by Richard Gehr
The sound of Jerry Garcia's guitar ("Row Jimmy," May 19, 1977) dances lightly around the Grateful Dead's legendary 2,500 square-foot tape vault as archivist David Lemieux gives a final listen to the next release in the lucrative Dick's Picks series of no-frills concert reissues. Meanwhile, across the hall in a rehearsal space, the band now known simply as the Dead is hard at work ironing the kinks out of "Touch of Grey" for a summer tour (which lands at the Gorge this Saturday). It will earn original band members Bob Weir, Phil Lesh, Mickey Hart and Bill Kreutzmann an estimated $2 million each.
But the new Dead -- filled out by guitarist Jimmy Herring, singer Joan Osborne and keyboardists Rob Barraco and Jeff Chimenti -- is a different animal from the acid-rock juggernaut that roamed the world for three decades. Where the Garcia-era Grateful Dead were an extended family committed to keeping as much of their business as possible in-house while challenging everything the record industry held sacred by sanctioning live taping and trading, the new model is a severely downsized and outsourced company run hand-in-hand with industry giants and with a keen eye on the bottom line.
It's a minor miracle that the band is together at all. After Garcia's death in 1995, the surviving members went their sad, separate ways. Kreutzmann, 57, moved to Hawaii to dive and surf and "get as healthy as I could" after a lifetime of rock-drummer excess. Lesh, 63, temporarily retired from performing. Hart, 59, and Weir, 55, continued working on their respective solo projects. Lesh hooked up with Weir and Hart for a 1998 tour as the Other Ones, then went solo the same year with the first of several touring versions of the band Phil and Friends.
Things went seriously askew, however, when Silicon Valley venture capitalist Roger McNamee dangled promises of millions in potential dot-com revenue in front of the band for the prospective release of its new primary asset, the tape vault. "After I did some due diligence and spoke to some of the people who were investing and putting the deal together," Lesh says, "I didn't think it was a good idea, so I disagreed. When it was done anyway, I decided I didn't want to be involved in the business." The Grateful Dead, he posted on the group's Web site, "is no longer a band but a corporation whose board members no longer have a common vision."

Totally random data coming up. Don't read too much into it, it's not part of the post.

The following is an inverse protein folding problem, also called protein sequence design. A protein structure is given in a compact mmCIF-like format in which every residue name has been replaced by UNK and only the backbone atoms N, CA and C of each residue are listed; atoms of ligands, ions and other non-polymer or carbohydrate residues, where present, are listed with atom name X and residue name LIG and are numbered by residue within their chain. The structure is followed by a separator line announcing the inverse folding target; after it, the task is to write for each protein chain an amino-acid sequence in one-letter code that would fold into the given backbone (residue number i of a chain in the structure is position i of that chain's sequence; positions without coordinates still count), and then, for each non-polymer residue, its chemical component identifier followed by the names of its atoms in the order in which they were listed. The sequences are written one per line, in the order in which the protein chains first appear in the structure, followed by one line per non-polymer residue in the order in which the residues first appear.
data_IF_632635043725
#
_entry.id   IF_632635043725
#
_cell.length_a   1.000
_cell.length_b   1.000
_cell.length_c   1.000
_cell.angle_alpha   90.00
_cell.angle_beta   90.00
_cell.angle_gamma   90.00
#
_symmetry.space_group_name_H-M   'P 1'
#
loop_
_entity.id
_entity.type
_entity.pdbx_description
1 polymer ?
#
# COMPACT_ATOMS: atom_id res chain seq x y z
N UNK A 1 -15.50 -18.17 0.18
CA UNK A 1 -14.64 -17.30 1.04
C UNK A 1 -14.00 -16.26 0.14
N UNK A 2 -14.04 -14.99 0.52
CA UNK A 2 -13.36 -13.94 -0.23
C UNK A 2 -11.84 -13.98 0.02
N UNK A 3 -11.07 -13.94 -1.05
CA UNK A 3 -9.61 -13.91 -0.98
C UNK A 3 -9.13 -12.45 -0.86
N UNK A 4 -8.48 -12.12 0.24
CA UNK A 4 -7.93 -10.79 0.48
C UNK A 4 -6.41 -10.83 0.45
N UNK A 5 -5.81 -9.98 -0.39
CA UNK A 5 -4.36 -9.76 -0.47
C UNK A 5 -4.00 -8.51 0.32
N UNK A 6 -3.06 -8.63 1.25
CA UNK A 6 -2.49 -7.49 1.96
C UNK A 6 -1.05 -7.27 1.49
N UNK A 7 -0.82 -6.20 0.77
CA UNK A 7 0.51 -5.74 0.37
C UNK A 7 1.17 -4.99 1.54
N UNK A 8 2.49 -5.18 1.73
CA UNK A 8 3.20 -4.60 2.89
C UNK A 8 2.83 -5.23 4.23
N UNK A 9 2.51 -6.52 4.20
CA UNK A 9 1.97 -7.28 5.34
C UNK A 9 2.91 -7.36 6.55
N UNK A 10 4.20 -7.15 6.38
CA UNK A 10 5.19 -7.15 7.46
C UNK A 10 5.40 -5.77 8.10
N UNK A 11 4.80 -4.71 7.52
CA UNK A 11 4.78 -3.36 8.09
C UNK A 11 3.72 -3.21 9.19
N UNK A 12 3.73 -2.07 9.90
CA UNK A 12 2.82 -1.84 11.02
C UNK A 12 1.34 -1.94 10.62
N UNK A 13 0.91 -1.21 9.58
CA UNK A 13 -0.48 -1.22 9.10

The deal eventually fell through. "And since we weren't playing together as a band," Lesh says, "I just went off and made music with whoever I damn pleased."
Problem was, Lesh's, Weir's and Hart's bands weren't anywhere near as successful as the Other Ones, much less the Grateful Dead. "Seeing as how I was the one who walked away, I felt it was up to me to make an overture," Lesh says. "So I did. We met, we talked and we agreed that the business was unhealthy and needed an infusion of our energy to get it cleaned up and running right. We also agreed that we should really be playing music together."
Delivered atop a Harry Potter-themed float and attired in wizard wear, Weir, Hart and Kreutzmann joined Lesh onstage for the first time since 1995, in Oakland, Calif., on New Year's Eve, 2001. Weir's band RatDog joined Phil and Friends on the road the next summer. The patch-up resulted in a two-day Other Ones festival at Alpine Valley in Wisconsin in August 2002 that happily reunited all four Dead members.
Hart insists that the current tour is "not a financial thing for us," yet the cutbacks and reorganization suggest that love and money are at least of equal import. In the past several months, the band has laid off 15 of its 30 permanent employees, outsourced Grateful Dead Productions and taken away half the tickets that used to be sold by its in-house ticketing service. The recipient of the new business is MusicToday, the Wal-Mart of jam-band merch.
The final member of the band to come around, Weir sounds equally disgusted and defensive about the new order. "I don't wanna have endless board meetings coming up with more kitsch for our business to sell in order to keep its nose above water," he says. "We weren't making a profit on the merchandise -- we were just feeding all those folks back there. They were all brethren, basically. That said, we provided them a good, long run, and I don't feel as bad as I might."
Past and present employees maintain that for all practical purposes, Lesh is leading the Dead, along with his wife, Jill. Where Garcia was a frustratingly uninvolved leader, the Leshes are seen as heavy-handed micromanagers complete with an enemies list. Nonetheless, Lesh says that laying off longtime employees from the "bloated" organization was "one of the hardest things I personally have ever had to do. I agonized over it."
The tour rolls along, meanwhile; tie-dye-decorated soundboard recordings of each show are available on CD for $22. Now that it no longer has a recording contract with Arista, the band is negotiating with the Grateful Dead's original label, Warner Bros., which could bring all the group's work -- both live and studio -- under a single banner for the first time in decades. And the Dead have been talking with Apple about selling content online.
"We can't look after this empire," Hart says. "We failed miserably at it. We made enemies of one another. Things like 'I'm not going to talk to you; I'll never be onstage with you again!' were said in anger. The only way for the Grateful Dead to survive is not to sell more merchandise but to make more music."
Copyright 2003, by Rolling Stone. Distributed by Tribune Media Services International.
Publication date: 09/18/03